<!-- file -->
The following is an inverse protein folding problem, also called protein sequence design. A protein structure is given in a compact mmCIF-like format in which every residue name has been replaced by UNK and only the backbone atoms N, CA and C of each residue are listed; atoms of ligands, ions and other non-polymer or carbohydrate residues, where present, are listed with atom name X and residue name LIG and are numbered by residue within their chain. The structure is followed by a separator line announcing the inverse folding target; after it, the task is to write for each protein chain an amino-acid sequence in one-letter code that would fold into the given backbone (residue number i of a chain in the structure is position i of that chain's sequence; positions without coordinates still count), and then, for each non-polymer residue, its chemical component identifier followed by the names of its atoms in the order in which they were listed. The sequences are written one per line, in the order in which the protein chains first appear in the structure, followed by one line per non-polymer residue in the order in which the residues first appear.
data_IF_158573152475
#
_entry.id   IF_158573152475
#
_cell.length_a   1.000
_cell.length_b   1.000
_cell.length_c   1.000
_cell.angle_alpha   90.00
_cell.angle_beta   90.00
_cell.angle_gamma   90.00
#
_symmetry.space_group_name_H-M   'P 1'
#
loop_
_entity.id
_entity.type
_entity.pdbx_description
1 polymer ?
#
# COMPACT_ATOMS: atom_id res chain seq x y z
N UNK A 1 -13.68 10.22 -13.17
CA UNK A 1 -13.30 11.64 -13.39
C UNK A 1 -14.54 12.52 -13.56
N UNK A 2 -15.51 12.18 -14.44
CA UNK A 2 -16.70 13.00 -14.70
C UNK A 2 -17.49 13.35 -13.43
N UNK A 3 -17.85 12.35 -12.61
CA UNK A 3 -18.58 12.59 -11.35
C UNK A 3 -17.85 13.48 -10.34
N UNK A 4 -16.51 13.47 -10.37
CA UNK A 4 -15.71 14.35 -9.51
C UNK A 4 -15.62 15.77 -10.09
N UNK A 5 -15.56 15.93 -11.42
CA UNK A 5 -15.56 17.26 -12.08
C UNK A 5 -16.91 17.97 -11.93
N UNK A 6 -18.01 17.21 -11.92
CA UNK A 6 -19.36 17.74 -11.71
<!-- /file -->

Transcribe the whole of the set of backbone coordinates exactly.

The following is an inverse protein folding problem, also called protein sequence design. A protein structure is given in a compact mmCIF-like format in which every residue name has been replaced by UNK and only the backbone atoms N, CA and C of each residue are listed; atoms of ligands, ions and other non-polymer or carbohydrate residues, where present, are listed with atom name X and residue name LIG and are numbered by residue within their chain. The structure is followed by a separator line announcing the inverse folding target; after it, the task is to write for each protein chain an amino-acid sequence in one-letter code that would fold into the given backbone (residue number i of a chain in the structure is position i of that chain's sequence; positions without coordinates still count), and then, for each non-polymer residue, its chemical component identifier followed by the names of its atoms in the order in which they were listed. The sequences are written one per line, in the order in which the protein chains first appear in the structure, followed by one line per non-polymer residue in the order in which the residues first appear.
data_IF_158573152475
#
_entry.id   IF_158573152475
#
_cell.length_a   1.000
_cell.length_b   1.000
_cell.length_c   1.000
_cell.angle_alpha   90.00
_cell.angle_beta   90.00
_cell.angle_gamma   90.00
#
_symmetry.space_group_name_H-M   'P 1'
#
loop_
_entity.id
_entity.type
_entity.pdbx_description
1 polymer ?
#
# COMPACT_ATOMS: atom_id res chain seq x y z
N UNK A 1 -13.68 10.22 -13.17
CA UNK A 1 -13.30 11.64 -13.39
C UNK A 1 -14.54 12.52 -13.56
N UNK A 2 -15.51 12.18 -14.44
CA UNK A 2 -16.70 13.00 -14.70
C UNK A 2 -17.49 13.35 -13.43
N UNK A 3 -17.85 12.35 -12.61
CA UNK A 3 -18.58 12.59 -11.35
C UNK A 3 -17.85 13.48 -10.34
N UNK A 4 -16.51 13.47 -10.37
CA UNK A 4 -15.71 14.35 -9.51
C UNK A 4 -15.62 15.77 -10.09
N UNK A 5 -15.56 15.93 -11.42
CA UNK A 5 -15.56 17.26 -12.08
C UNK A 5 -16.91 17.97 -11.93
N UNK A 6 -18.01 17.21 -11.92
CA UNK A 6 -19.36 17.74 -11.71